What is Augmented Reality?
Augmented reality is a technology that superimposes digital information like sound, video, and text onto your view of the real world.2
Think of Snapchat’s filters where, with the flick of a finger, you can take dog-eared selfies or swap faces with your BFF.
However, AR isn’t just for fun photos, it can be used brilliantly in mobile marketing to boost engagement and create realistic, virtual experiences with products.
Apps like IKEA Place allow shoppers to virtually see how a couch or lamp would look anywhere in their home so they can make sure it fits their space and aesthetic before they purchase.
As similar as they sound, augmented and virtual reality are very different technologies.
While augmented reality superimposes digital images onto a real picture or video, leaving the majority of the surrounding environment unaltered, virtual reality (VR) creates an immersive 3D experience.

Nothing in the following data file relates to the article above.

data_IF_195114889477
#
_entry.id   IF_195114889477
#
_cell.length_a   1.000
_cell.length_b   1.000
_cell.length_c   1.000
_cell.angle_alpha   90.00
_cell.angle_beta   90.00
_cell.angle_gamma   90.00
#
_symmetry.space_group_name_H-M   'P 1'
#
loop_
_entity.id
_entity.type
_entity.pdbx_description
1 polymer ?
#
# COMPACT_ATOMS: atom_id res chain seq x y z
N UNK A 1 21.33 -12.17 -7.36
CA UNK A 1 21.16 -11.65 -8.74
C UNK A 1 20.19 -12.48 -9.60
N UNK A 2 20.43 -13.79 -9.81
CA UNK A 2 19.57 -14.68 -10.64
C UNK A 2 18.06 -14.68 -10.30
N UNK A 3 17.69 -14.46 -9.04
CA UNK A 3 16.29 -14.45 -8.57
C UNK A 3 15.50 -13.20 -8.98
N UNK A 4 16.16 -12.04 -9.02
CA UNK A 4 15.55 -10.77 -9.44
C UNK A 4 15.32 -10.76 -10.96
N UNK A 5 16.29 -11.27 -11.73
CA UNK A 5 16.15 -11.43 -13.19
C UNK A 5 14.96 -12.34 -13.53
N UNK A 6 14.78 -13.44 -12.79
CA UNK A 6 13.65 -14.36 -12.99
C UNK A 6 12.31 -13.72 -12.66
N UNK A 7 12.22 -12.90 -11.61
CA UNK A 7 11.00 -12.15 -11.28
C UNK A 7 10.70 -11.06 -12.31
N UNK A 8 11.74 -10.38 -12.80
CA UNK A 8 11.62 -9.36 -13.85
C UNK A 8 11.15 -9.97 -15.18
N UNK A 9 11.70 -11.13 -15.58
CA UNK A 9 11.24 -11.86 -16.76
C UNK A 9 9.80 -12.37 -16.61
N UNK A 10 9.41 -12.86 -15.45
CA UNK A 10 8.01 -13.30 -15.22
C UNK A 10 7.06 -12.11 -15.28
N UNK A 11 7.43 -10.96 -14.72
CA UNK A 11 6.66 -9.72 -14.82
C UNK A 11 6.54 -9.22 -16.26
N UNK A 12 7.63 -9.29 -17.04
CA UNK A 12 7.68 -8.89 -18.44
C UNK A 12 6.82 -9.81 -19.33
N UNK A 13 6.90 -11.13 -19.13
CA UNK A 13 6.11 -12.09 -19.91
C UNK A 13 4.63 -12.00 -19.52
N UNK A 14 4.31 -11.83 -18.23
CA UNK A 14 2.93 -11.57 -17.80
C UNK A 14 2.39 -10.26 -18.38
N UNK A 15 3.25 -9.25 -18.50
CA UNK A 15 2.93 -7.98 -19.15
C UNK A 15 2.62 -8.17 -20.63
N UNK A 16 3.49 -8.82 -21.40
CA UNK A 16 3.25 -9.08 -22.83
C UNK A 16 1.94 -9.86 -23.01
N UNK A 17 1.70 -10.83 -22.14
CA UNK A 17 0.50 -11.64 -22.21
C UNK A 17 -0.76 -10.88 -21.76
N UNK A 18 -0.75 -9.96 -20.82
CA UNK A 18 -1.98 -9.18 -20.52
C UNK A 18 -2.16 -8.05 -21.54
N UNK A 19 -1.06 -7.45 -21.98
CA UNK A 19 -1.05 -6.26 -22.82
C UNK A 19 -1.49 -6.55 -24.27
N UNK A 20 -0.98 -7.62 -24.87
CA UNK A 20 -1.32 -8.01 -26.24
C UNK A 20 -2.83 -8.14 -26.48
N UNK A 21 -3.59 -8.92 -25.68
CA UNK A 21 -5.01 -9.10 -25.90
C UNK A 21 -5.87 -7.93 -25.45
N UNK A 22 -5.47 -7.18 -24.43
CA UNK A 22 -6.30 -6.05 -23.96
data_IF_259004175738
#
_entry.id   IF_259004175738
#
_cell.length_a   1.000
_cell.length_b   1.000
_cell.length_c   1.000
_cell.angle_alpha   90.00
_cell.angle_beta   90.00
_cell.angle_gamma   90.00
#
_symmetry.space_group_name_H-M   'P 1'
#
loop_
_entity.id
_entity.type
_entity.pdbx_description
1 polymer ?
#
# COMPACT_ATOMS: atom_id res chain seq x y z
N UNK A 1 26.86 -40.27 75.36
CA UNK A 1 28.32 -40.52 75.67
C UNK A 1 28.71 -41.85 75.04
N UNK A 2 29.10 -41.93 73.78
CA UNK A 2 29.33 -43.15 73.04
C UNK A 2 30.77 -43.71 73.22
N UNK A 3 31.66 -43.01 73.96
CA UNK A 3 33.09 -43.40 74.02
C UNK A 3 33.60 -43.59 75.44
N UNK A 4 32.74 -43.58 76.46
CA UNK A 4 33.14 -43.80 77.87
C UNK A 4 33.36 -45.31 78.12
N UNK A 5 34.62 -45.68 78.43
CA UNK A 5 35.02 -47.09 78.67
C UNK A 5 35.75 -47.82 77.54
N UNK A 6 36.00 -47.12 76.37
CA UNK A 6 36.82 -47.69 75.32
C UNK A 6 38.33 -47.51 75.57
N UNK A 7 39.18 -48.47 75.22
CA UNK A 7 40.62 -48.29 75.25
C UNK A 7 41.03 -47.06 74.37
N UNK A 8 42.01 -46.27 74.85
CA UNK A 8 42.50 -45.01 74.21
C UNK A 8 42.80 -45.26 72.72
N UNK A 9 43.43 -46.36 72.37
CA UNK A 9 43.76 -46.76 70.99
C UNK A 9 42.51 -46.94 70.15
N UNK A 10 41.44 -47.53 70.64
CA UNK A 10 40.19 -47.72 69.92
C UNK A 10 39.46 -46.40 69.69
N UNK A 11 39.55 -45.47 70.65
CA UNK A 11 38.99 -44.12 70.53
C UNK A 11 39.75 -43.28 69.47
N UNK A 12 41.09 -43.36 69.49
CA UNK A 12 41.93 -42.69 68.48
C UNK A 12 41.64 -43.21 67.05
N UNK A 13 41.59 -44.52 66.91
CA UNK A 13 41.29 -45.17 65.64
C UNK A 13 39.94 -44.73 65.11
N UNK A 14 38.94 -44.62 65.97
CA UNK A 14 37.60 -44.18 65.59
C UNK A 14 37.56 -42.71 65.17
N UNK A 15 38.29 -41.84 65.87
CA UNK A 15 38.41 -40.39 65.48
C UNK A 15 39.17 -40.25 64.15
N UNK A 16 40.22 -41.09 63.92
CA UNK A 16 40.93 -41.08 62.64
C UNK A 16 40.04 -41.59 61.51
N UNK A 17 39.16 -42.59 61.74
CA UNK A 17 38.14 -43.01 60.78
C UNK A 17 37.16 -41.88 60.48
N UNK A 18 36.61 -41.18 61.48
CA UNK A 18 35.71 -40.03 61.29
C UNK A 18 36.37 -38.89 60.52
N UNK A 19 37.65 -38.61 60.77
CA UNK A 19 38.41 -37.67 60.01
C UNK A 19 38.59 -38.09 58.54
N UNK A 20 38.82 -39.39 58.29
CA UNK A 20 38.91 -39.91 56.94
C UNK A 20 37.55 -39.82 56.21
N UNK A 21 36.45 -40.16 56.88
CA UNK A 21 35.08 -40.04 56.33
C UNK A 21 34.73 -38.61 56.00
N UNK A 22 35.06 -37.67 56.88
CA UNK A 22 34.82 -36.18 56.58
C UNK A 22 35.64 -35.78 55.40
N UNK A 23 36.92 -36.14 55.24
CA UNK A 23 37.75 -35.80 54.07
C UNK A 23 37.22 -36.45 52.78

Customers can easily access AR using only their smartphones, while VR requires additional equipment like goggles or headgear. Because of this, AR can reach a wider audience.
AR and VR can be used by marketers for both fun and informative initiatives. For example, a fashion brand may create a VR campaign that allows customers to “attend” their fashion show, or they could use AR to allow them to try on garments from their latest collection.
How Does Augmented Reality Work?
As futuristic as it may seem, augmented reality is actually quite simple to employ. Large tech companies like Apple are even creating AR toolkits to make development more accessible.
In most forms of AR, the user sees both natural and artificial light through a layering effect. The real world acts as the first layer. The camera recognizes the target, processes the image, and then augments digital assets onto that image. This layering effect is visible through the device, so users can see both the real and synthetic worlds at the same time.
These artificial layers are where mobile marketers can show off their skills by adding in virtual messages, signs, and objects to get consumers interacting with the app, and their brand, on a whole new level. Ray-Ban does this successfully with their “Virtual Try-On” feature where users can test out different lenses from the comfort of their webcam.